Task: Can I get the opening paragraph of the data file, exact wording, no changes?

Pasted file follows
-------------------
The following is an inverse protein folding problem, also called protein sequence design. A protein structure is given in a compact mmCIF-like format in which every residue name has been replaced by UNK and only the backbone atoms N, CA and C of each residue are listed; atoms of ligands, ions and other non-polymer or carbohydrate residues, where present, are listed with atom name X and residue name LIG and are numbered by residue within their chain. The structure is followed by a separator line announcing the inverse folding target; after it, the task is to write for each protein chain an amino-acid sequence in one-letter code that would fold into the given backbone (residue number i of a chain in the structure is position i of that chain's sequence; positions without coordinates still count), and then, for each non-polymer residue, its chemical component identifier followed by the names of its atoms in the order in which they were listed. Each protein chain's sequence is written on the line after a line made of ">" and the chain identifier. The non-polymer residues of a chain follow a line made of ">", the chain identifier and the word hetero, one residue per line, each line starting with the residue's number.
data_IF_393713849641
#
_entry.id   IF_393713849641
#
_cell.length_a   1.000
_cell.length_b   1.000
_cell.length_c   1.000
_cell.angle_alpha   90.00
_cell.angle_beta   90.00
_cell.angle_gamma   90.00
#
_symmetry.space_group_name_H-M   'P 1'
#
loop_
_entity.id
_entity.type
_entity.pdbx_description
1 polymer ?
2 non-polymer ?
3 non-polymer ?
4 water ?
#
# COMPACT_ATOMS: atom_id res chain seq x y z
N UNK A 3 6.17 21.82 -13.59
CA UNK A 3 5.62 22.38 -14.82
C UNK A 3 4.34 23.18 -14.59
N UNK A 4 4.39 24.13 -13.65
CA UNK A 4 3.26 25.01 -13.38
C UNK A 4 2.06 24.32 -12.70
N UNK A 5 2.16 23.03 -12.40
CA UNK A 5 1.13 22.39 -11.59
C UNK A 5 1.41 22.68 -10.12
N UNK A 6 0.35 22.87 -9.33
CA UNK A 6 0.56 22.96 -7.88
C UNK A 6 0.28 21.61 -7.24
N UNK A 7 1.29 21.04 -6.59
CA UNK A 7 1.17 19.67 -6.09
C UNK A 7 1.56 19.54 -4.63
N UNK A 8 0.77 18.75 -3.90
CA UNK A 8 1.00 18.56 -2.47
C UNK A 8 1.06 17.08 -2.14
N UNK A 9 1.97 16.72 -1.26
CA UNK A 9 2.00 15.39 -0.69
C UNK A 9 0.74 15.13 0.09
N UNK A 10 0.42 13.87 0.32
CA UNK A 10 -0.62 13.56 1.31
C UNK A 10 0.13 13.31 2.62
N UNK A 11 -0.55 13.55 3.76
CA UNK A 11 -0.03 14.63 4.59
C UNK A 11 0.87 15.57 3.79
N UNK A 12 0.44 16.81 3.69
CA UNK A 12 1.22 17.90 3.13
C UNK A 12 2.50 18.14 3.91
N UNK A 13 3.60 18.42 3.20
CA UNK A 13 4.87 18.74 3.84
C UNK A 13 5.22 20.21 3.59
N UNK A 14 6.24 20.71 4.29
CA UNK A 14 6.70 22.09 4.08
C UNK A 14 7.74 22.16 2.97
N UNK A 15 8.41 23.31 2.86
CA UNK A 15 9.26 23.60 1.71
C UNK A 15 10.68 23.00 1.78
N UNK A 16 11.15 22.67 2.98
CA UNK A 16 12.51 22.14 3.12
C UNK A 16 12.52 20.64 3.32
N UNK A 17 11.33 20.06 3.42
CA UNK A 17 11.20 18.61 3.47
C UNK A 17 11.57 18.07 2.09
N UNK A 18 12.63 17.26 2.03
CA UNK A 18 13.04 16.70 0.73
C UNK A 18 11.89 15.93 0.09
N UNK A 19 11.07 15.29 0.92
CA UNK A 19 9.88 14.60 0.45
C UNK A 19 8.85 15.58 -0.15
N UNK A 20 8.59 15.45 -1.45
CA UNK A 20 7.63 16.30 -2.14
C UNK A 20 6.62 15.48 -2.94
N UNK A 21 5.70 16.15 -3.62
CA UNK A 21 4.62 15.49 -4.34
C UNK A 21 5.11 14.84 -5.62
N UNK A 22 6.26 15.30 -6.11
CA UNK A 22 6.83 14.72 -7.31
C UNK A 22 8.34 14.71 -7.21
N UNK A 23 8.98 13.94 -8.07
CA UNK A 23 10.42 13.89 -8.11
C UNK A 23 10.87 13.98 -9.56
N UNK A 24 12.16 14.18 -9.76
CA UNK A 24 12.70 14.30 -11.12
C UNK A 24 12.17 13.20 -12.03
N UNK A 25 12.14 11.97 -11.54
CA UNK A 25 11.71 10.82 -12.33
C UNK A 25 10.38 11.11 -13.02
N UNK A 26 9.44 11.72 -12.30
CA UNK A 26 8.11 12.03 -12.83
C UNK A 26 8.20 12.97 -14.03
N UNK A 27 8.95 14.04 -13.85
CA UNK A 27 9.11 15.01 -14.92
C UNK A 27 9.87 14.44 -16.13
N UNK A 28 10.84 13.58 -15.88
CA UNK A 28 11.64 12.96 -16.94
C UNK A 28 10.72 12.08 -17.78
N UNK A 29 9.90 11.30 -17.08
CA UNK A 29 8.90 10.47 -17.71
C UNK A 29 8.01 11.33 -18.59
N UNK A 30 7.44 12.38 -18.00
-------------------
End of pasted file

The following is an inverse protein folding problem, also called protein sequence design. A protein structure is given in a compact mmCIF-like format in which every residue name has been replaced by UNK and only the backbone atoms N, CA and C of each residue are listed; atoms of ligands, ions and other non-polymer or carbohydrate residues, where present, are listed with atom name X and residue name LIG and are numbered by residue within their chain. The structure is followed by a separator line announcing the inverse folding target; after it, the task is to write for each protein chain an amino-acid sequence in one-letter code that would fold into the given backbone (residue number i of a chain in the structure is position i of that chain's sequence; positions without coordinates still count), and then, for each non-polymer residue, its chemical component identifier followed by the names of its atoms in the order in which they were listed. Each protein chain's sequence is written on the line after a line made of ">" and the chain identifier. The non-polymer residues of a chain follow a line made of ">", the chain identifier and the word hetero, one residue per line, each line starting with the residue's number.